Dr Thomas Dixon is the presenter of ‘Five Hundred Years of Friendship‘ on BBC Radio 4 and the Director of the Centre for the History of the Emotions at Queen Mary, University of London. In this blog post he reflects on the powerful emotions of friendship experienced in childhoods past and present.
Inevitably in making a series covering five hundred years of friendship in short fifteen-minute episodes, there were many examples and illustrations of the changing contours of friendship over the centuries that I had to leave out. I found myself thoroughly sympathizing with the author of a lovely Victorian book called Golden Friendships: Sketches of the Lives and Characters of True and Sincere Friends, published in 1884. The Preface to that book starts: ‘The difficulty in selecting illustrations of friendship has not lain in finding, but in choosing, examples.’
My own copy of Golden Friendships seems to have been presented to a diligent Victorian student as a reward for her academic efforts. It is inscribed: ‘Miss Mogford. 1st Class Prize for English. August 1888’. I do not know who Miss Mogford was, nor about her own experiences of friendship, but there is no doubt that Victorian classrooms and playgrounds reverberated with ideas of friendship. Episode 7 of ‘Five Hundred Years of Friendship’ opens with a reading from Benjamin Disraeli’s 1844 novel Coningsby, reflecting this:
At school, friendship is a passion. It entrances the being; it tears the soul. All loves of after-life can never bring its rapture, or its wretchedness; no bliss so absorbing, no pangs of jealousy or despair so crushing and so keen! What tenderness and devotion; what illimitable confidence; infinite revelations of inmost thoughts; what ecstatic present and romantic future; what bitter estrangements and what melting reconciliations; what scenes of wild recrimination, agitating explanations, passionate correspondence; what insane sensitiveness, and what frantic sensibility; what earthquakes of the heart and whirlwinds of the soul are confined in that simple phrase, a schoolboy’s friendship! ‘Tis some indefinite recollection of these mystic passages of their young emotions that makes grey-haired men mourn over the memory of their schoolboy days.
This image of grey-haired men mourning over the lost emotions of their schooldays is a poignant one – and puts me in mind of the Simon and Garfunkel song, written over a century later, ‘Old Friends’, including the line ‘Can you imagine us years from today sharing a park bench quietly? How terribly strange to be seventy.’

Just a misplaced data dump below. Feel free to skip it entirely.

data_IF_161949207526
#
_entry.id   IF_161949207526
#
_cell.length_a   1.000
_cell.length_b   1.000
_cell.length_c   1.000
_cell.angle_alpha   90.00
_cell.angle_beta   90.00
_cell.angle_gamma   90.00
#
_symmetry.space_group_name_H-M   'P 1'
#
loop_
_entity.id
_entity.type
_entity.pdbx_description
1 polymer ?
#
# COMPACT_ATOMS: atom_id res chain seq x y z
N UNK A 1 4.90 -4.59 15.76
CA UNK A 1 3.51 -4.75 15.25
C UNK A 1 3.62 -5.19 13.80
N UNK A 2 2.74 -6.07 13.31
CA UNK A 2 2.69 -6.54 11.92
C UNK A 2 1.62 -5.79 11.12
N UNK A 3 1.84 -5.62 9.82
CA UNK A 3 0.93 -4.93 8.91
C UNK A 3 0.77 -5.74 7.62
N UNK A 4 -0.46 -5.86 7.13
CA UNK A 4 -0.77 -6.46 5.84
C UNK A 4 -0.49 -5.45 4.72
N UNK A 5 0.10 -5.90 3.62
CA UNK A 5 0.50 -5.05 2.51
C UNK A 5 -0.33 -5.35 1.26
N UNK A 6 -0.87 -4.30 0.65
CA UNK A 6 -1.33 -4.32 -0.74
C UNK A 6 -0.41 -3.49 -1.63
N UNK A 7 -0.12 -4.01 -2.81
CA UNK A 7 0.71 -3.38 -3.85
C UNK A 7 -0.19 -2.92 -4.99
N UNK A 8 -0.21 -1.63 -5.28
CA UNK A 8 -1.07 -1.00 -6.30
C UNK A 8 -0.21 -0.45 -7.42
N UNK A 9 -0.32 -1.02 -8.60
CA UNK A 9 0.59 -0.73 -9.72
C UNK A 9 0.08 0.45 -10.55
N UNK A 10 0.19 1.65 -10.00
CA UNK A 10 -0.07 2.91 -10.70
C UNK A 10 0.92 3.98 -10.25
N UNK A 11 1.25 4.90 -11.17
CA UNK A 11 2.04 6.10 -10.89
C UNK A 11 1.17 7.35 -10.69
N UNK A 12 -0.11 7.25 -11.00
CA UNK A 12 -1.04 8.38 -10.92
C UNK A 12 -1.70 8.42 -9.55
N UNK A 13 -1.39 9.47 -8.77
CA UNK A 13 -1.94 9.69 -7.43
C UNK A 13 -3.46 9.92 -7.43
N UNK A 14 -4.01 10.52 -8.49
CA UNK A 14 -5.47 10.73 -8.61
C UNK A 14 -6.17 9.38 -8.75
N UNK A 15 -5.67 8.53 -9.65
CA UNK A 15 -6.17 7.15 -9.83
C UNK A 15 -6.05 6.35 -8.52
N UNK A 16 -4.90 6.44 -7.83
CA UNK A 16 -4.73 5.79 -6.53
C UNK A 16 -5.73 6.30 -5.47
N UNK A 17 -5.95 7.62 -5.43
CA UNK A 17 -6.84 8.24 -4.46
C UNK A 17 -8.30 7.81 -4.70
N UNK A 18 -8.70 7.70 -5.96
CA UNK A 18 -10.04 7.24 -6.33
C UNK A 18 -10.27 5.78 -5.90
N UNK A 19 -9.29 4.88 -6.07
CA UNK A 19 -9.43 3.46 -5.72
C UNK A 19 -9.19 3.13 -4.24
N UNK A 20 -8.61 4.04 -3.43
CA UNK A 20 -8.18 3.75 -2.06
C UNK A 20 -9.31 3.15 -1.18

But one of my favourite stories of a Victorian friendship, although one with a tragic ending, comes not from the records of Victorian schooldays, but instead from the experiences of a young boy whose greatest friendship was with a toy horse. My own little boy, who is four years old, has a bed full of cuddly toys that he calls ‘soft friends’ – with which he formed his earliest and strongest emotional bonds, other than those with his immediate family. And so the following story had particular resonance for me.
It is a tale of Victorian love, from the memoirs of Greville MacDonald – later a noted doctor, and it is included in Ginger Frost’s book Victorian Childhoods (Praeger, 2009, p. 77). MacDonald recalled that as a boy in the 1860s he’d had a favourite wooden horse called Dobbin.
I loved it as much as any girl her doll, so that at last it must break my heart. It slept with me and fed with me, helped me to carry things away from their right places and compel them to some fairyland service…But there came a day when our nurse had to caution me to be gentler with Dobbin or I should break him. Indignant with her narrow views as to his mortality, I exclaimed, “He won’t break! He’s wood, not china!” and, to prove my claim, I threw him against the nursery wall.
Dobbin’s back was broken: there he lay in two pieces, dead for all eternity. I think I was too much amazed to weep; yet the tragedy did, I know, leave my conscience with a wound I would not touch, knowing it could never be healed. Dobbin was dead: one door into the kingdom of magic was closed for ever.
If only Dobbin had been a ‘soft friend’, young Greville could perhaps have avoided this early disaster. All of us can recognize something of the experience he recounts here of an early and in some way irreparable loss – whether of a toy, a pet, or even a loved one.
Horses and donkeys, in their flesh and blood forms, were favourite objects of Victorian sentiment (along with dogs, of course, whose special status is explored in Episode 8 of the series). In Arthur Morrison’s novel, A Child of the Jago, set in the East-End slums, a young boy’s best friend is a donkey, with whom he shares his food, even when he is going hungry, as well as his tears, and his inmost sorrows.
The history of friendship is not exclusively a story of humans but also one of books, imaginary beings, toys, and animals in which people, whether children or adults, have invested some of their strongest emotions.